By Dr. Pamela Washington
All the characters from Act I end up at the Pussycat Motel, but a whole group of people call the Pussycat home. What type of person would live and work in a place like the Pussycat?
Owner Ferrallion and his wife Olympia (the leather lioness), represent divergent responses to violence and chaos. Perhaps because of his military experience in Korea, Ferrallion dishes out violence at every opportunity, but there is a complex psychology at play in Ferrallion. Potts was under his command in Korea, and Ferrallion seems to dish out military style violence to him, but he also continues to employ Potts even though he is an alcoholic and in some ways incompetent. The same is true with Bernard, Ferrallion’s alcoholic uncle whose moaning—well enough said about that. In Ferrallion, our playwright, Feydeau has created a very complicated psychological portrait.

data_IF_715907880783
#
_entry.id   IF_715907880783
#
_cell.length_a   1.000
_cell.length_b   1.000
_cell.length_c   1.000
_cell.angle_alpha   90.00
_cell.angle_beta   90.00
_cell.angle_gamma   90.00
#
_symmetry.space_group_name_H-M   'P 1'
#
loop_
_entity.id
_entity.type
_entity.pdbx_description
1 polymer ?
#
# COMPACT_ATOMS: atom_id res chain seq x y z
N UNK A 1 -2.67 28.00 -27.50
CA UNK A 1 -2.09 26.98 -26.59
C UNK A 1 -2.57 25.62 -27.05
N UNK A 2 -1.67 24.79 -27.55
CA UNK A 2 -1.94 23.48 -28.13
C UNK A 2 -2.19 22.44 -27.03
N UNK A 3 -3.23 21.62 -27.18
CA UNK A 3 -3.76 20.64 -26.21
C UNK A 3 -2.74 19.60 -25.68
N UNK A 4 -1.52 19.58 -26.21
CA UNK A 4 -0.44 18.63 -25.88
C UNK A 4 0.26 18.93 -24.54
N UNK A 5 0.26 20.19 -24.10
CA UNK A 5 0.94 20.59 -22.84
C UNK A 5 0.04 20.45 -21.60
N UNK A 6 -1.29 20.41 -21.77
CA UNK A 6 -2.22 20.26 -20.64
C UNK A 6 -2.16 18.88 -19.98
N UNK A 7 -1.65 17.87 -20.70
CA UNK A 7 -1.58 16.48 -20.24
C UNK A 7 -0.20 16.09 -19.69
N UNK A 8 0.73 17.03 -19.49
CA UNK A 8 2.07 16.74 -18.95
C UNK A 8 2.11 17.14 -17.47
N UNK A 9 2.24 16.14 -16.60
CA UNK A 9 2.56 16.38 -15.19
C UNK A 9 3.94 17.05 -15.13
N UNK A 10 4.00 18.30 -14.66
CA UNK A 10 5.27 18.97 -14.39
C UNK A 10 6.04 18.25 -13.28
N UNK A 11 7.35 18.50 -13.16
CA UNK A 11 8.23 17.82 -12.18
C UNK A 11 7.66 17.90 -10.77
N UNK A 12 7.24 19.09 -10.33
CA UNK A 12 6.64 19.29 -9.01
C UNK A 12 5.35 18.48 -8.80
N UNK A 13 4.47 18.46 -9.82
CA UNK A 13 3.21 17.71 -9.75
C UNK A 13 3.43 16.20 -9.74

Olympia was a French stripper, now married to Ferrallion and living in Scarsdale, New York, and what is a French stripper doing in Scarsdale? Come hear the story. Her nickname implies aggressiveness, but she has some trouble dealing with the chaos that Victor, Laura, Maria, Histangua, Andrew, Edward, Antoinette, Stephens, and our good doctor, Finache, bring to the Pussycat. Fainting, crying, drooling—what brings our sophisticated Olympia to this state?
The previous maid at the Pussycat Motel was fired for bringing a camera to work—and using it! Why is college student Eugenia working at “the love motel”? What part will she play in the chaos?
Klaus, a visitor from Germany who speaks almost no English and desperately wants “a friend,” is our most elusive resident. Laura, Maria, and Antionette all visit his room—who stays to play?
When two worlds collide, who ends up in the Jungle room, who goes mad, and who survives the chaos to play another day?